Fuck Chicago, I thought bitterly. The City of Winds, yes ... and sudden, wildly inconvenient snowstorms in the middle of winter. I had been planning on flying out to tropical Fiji on a business convention for pharmacy assistants, all expenses paid there and back- but in my case, I was going to stay on a week longer. I'd been especially looking forward to soaking up the sun and enjoying some kava before returning to the icy grip of home.
But no. We couldn't have that, could we? So out of nowhere had come a cold snap, followed by a convection of humid air from down South, followed by a light snowfall that had triggered my current nightmare. The runways were considered too icy to launch from, the gusting winds too random to take flight in. Everything was cancelled, and we'd been only five minutes from taking to the air.
And now I'd been waiting to get my luggage back. Half an hour to haphazardly toss it into the cargo compartments, but more than three times that to unload them and sort out the mess. Typical. So whilst I waited, I ordered myself a sad little cocktail, drank to the memory of my cancelled vacation, and called around to let my parents and brother know what had gone wrong.
My parents had actually left that morning, travelling on their own winter getaway by train, travelling to perennially-sunny California. That left just Sean at home; whilst my parents answered their mobile and were appropriately supportive, the home line was engaged, so I left a message.
Getting back was a chore in and of itself. With the chaos of so many flights being cancelled at once, just making my way to an exit was difficult enough, but then I had to jockey for the attentions of a cab driver. Ordinarily I would turn on the charm, but the winter weather precluded that simple expedient, leaving me shivering in the cold. Eventually, though, I made it to the front of the line, fended off some impatient challengers, and headed for the family seat.
Shivering outside the front door, I stamped my feet and fought with numb fingers to get the keys in and turn the lock. Dragging my luggage inside, I abandoned them by the front door, shook off my coat, and peeled back my outer layers of clothing, luxuriating in the warmth of ducted heating. Taking a moment to catch my breath and rub some life into my chilled hands and nose, I noticed something unusual.
The lights were dimmed, but I could see candles flickering by the stairs leading up to the bedrooms. Not only that, but as my olfactory senses warmed back to life, I could smell the delicate scent of roses. Frowning curiously, I wandered over to the staircase, finding a folded note at its base, before a path of rose petals leading upwards.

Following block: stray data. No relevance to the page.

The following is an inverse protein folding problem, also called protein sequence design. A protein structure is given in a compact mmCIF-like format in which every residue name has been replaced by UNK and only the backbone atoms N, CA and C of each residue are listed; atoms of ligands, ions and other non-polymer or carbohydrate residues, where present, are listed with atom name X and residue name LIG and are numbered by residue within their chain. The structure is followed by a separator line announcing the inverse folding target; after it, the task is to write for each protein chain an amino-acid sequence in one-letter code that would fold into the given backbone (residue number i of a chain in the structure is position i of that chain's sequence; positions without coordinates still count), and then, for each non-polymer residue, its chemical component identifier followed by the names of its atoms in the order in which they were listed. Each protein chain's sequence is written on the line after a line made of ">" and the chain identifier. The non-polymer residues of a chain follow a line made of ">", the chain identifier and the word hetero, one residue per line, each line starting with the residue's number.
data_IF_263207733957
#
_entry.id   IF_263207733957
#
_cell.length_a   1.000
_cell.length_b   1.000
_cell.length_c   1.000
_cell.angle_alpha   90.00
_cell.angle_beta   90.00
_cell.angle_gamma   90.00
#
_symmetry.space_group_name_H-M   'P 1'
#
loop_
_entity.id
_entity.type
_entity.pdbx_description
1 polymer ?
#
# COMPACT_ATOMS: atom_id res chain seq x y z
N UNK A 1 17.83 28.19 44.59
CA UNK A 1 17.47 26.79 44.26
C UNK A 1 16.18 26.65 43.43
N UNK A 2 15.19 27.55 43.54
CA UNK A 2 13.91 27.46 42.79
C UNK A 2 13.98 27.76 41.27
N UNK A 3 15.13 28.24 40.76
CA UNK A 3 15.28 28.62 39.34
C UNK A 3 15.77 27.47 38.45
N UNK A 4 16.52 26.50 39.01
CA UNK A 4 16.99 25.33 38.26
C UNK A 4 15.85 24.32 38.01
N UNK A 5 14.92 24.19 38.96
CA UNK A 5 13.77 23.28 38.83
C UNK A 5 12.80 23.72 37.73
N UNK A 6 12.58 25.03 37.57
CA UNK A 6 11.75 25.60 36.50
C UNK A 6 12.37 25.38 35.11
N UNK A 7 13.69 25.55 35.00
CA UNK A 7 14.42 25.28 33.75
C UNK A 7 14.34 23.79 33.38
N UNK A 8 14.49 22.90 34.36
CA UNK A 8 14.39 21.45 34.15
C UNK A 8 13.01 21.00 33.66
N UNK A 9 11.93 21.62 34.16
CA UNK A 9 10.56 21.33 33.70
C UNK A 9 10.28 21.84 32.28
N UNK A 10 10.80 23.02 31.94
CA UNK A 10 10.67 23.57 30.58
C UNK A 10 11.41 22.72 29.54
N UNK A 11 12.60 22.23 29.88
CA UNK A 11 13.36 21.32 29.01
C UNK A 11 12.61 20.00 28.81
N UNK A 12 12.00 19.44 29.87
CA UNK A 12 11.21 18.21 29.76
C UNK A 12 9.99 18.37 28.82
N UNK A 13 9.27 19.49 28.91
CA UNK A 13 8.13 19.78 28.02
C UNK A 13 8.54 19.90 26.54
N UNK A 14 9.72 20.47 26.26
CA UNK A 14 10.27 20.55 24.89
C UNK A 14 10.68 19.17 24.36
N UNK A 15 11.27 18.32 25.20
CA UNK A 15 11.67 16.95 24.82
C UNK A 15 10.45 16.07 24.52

Hey, babe, it said. I know you've had a tough week and today didn't work out the way you planned. So here's a bit of a surprise, from me to you. S.
I was taken aback. Sean had always doted on me, but this was new, even from him. I'd always been the younger sister, the one he watched vigilantly over, but lately I'd been wondering...
Well, no. That was just insane. Brothers just don't feel that way towards their sisters, do they? All the little compliments, his smiles and the frequent embraces we traded, it all had to be innocent, didn't it?
But truth be told, I rather wished they weren't. After all, were we not siblings, I'd have jumped Sean long, long ago. He was tall, athletic but not heavily muscled, and with dark-brown, shoulder length hair that he was always careful to style into place. Left untamed, it had a tendency to curl; I liked it better that way, longed to run my fingers through it, but he thought it made him look like he was wearing a bad powdered wig. And at an even six feet, he towered over my diminutive 5 feet and six inches.
Holding the note, I started up the stairs, following the carpet of red petals. I wondered briefly how much this gesture had set him back; red roses are hardly cheap, and there seemed to be rather a lot of them strewn about. The path wound around a few corners, down the hall, and into the bathroom my brother and I shared.
Inside, there were at least thirty candles, many pink and rose-scented. The bath was drawn, still steaming hot and with a layer of bubbles. There was another note on the counter top, beside an empty silver bucket and a bowl of expensive, individually-wrapped Belgian chocolate.
Make yourself comfortable, gorgeous. Call me when you're in, and I'll bring the champagne.
Gorgeous? I thought. Hardly. But then ... well, I was standing in front of the mirror, so I tried to see what he saw in me. I was only of average height, and I'd inherited all the Scots genes the family had to offer; green eyes, auburn hair, and pale skin dusted with freckles. Like all redheads, I had to worry about the sun, but at least in my case it seemed only to add to my freckle collection. I smiled experimentally, thrust my chest out; I at least took after my mother, with the soft swell of C-cup breasts straining now beneath my knitted jumper. About the only thing I really appreciated in my looks, though, were my eyes; green with gold flecks, they always drew compliments.
Popping a chocolate in my mouth, savouring its flavour, I hurriedly undressed, slipping into the bath tub. As I felt my tension unwind, I called out to my brother.
I heard something crash, then the creak of his door and soft footfalls until he peered around the lintel of the door. I'd settled in carefully, my breasts slightly buoyant in the scented water, making sure that I was decent. Even so, the constraints of the bath kept me from sinking too far beneath the waterline, and I wondered if Sean appreciated the sight of my pale, milky cleavage.
"Uh," he started.
I cut him off. "Thanks, Sean. Really. This was just what I needed. And it was so very considerate of you. Champagne," I added as though an afterthought, "would be great. Bring two glasses up, though, I hate drinking alone."
.... There is more of this story ...